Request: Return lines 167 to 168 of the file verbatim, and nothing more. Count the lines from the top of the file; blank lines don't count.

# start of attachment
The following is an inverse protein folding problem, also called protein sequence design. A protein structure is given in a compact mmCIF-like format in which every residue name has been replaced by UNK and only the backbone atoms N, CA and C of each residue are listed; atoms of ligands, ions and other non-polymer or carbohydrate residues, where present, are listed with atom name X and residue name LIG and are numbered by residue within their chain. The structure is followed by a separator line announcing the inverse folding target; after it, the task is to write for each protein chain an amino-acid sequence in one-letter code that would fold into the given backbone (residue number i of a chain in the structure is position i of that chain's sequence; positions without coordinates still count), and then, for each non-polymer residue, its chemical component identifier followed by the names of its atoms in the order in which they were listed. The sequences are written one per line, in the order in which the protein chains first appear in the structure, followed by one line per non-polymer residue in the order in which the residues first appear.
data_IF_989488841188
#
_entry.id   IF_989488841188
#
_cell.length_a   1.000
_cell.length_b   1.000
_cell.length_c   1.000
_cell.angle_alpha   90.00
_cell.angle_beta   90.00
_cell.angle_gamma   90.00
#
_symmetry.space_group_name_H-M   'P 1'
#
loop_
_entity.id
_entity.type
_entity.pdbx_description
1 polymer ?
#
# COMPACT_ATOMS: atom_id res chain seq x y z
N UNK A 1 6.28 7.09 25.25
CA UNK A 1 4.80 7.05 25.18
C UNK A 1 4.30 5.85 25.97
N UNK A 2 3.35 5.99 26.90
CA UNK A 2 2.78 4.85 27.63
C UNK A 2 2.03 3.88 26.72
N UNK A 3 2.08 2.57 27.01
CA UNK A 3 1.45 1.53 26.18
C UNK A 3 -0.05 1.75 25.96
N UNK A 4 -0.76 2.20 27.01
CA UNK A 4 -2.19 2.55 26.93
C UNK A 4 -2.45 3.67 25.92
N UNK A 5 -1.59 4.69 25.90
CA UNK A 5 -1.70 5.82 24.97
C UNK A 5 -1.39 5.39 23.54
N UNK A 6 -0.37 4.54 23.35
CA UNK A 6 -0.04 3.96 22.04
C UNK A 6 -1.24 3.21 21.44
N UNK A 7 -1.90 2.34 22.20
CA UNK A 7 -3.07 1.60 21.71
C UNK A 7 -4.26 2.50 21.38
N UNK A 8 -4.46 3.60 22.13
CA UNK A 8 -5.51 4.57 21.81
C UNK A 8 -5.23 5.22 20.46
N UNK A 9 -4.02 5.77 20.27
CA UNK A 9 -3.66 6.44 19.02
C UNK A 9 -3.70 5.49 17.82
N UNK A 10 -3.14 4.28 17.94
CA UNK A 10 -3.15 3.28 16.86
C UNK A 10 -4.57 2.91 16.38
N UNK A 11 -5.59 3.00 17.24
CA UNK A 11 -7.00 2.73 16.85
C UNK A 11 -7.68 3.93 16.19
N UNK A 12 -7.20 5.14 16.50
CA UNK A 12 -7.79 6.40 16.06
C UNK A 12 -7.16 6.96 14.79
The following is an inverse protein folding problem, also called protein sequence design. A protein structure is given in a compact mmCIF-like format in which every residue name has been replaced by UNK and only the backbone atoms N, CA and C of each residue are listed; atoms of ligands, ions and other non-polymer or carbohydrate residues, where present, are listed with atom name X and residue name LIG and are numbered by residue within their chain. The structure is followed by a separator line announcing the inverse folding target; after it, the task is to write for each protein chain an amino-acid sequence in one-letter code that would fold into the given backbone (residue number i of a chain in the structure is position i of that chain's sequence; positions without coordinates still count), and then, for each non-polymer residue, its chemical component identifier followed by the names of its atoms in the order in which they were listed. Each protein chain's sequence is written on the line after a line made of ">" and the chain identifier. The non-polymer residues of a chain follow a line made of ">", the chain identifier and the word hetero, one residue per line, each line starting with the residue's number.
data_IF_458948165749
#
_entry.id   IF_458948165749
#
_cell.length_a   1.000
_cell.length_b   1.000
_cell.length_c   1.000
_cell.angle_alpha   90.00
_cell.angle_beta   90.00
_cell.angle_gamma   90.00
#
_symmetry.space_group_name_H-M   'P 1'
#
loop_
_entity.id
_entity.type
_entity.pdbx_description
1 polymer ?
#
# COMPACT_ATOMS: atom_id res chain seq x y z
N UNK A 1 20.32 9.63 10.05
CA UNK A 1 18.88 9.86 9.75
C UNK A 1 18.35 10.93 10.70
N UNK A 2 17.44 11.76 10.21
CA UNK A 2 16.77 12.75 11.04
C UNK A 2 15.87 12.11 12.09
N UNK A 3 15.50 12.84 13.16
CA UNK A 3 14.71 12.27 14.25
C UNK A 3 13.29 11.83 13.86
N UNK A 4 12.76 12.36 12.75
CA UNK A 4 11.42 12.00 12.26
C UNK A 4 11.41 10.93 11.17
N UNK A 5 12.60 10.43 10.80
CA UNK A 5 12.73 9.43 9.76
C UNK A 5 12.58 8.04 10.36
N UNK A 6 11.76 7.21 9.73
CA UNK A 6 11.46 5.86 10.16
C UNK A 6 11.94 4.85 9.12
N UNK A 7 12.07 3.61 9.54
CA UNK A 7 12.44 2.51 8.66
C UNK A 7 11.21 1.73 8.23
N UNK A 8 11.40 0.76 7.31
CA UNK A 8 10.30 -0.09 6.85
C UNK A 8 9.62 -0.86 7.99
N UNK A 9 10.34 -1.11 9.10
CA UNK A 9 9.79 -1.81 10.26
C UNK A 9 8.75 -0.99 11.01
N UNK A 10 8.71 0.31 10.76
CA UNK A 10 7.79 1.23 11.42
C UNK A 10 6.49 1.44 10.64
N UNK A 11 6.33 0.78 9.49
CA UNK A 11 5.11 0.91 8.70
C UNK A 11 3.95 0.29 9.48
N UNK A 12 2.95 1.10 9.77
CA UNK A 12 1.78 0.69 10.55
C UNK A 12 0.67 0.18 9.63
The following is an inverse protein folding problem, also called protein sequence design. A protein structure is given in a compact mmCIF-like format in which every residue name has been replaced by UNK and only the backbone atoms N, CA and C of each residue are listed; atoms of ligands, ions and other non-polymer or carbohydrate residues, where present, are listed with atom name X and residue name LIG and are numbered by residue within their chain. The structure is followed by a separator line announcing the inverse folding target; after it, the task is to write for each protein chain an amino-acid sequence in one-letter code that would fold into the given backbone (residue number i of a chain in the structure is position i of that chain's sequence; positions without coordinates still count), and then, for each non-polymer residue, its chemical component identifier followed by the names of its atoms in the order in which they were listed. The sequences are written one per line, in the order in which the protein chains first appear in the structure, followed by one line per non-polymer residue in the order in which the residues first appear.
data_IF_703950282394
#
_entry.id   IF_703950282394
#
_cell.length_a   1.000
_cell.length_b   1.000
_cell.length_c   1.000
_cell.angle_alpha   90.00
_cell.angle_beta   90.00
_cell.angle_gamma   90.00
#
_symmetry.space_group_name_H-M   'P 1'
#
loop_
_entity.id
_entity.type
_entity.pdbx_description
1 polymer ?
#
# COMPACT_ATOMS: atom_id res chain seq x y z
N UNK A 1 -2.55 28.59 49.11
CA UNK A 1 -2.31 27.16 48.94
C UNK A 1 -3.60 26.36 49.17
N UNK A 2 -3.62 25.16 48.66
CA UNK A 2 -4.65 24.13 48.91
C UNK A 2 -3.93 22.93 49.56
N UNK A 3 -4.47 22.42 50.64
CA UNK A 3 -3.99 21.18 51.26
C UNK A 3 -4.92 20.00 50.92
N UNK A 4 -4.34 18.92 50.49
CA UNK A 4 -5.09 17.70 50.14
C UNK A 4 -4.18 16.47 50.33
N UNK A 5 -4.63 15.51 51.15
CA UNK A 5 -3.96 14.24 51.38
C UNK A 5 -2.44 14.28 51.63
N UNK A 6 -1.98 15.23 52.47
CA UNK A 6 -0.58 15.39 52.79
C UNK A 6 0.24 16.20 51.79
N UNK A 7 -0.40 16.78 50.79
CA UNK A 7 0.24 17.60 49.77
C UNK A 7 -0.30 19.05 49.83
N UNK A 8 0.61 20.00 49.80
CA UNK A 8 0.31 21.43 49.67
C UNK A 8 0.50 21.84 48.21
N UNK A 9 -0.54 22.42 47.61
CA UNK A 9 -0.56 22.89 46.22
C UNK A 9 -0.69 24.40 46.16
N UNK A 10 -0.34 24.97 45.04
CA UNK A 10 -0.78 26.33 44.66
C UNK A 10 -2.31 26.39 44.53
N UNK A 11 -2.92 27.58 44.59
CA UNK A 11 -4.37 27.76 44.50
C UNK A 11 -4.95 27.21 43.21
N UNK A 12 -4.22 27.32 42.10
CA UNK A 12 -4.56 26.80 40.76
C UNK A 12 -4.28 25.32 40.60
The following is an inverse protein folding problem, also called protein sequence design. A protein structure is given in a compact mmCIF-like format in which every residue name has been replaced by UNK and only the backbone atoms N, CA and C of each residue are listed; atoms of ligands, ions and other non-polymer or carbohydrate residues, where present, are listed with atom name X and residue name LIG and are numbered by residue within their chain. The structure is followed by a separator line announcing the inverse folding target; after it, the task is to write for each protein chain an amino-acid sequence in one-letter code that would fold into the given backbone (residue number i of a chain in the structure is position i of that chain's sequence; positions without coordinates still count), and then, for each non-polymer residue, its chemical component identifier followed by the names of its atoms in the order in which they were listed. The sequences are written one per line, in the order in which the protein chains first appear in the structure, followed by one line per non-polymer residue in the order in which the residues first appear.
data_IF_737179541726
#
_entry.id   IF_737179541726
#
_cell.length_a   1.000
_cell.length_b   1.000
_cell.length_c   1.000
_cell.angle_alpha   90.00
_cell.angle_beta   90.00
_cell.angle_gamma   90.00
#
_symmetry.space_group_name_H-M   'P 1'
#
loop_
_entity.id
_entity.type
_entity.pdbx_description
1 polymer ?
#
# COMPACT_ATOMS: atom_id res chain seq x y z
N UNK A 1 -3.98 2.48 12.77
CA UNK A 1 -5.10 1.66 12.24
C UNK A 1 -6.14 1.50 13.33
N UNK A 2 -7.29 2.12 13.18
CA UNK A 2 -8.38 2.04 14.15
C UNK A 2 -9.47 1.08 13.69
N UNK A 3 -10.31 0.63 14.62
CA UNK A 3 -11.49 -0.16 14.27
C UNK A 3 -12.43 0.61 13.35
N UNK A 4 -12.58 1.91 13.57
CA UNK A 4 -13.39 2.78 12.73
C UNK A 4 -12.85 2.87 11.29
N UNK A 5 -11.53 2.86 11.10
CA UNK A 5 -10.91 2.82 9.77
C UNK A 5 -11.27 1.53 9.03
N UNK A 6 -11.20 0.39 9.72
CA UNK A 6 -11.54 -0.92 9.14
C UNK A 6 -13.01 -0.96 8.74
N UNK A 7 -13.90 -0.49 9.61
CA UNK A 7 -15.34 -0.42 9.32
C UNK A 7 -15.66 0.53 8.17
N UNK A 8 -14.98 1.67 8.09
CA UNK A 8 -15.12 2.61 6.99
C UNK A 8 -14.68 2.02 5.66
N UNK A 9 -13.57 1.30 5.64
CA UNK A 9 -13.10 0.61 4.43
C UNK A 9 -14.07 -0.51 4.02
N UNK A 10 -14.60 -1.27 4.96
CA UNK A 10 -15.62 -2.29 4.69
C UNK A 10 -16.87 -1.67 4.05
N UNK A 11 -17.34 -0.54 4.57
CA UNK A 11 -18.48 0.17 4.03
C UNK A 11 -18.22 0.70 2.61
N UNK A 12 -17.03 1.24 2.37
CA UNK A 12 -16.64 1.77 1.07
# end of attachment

CA UNK A 11 -4.37 27.76 44.50
C UNK A 11 -4.95 27.21 43.21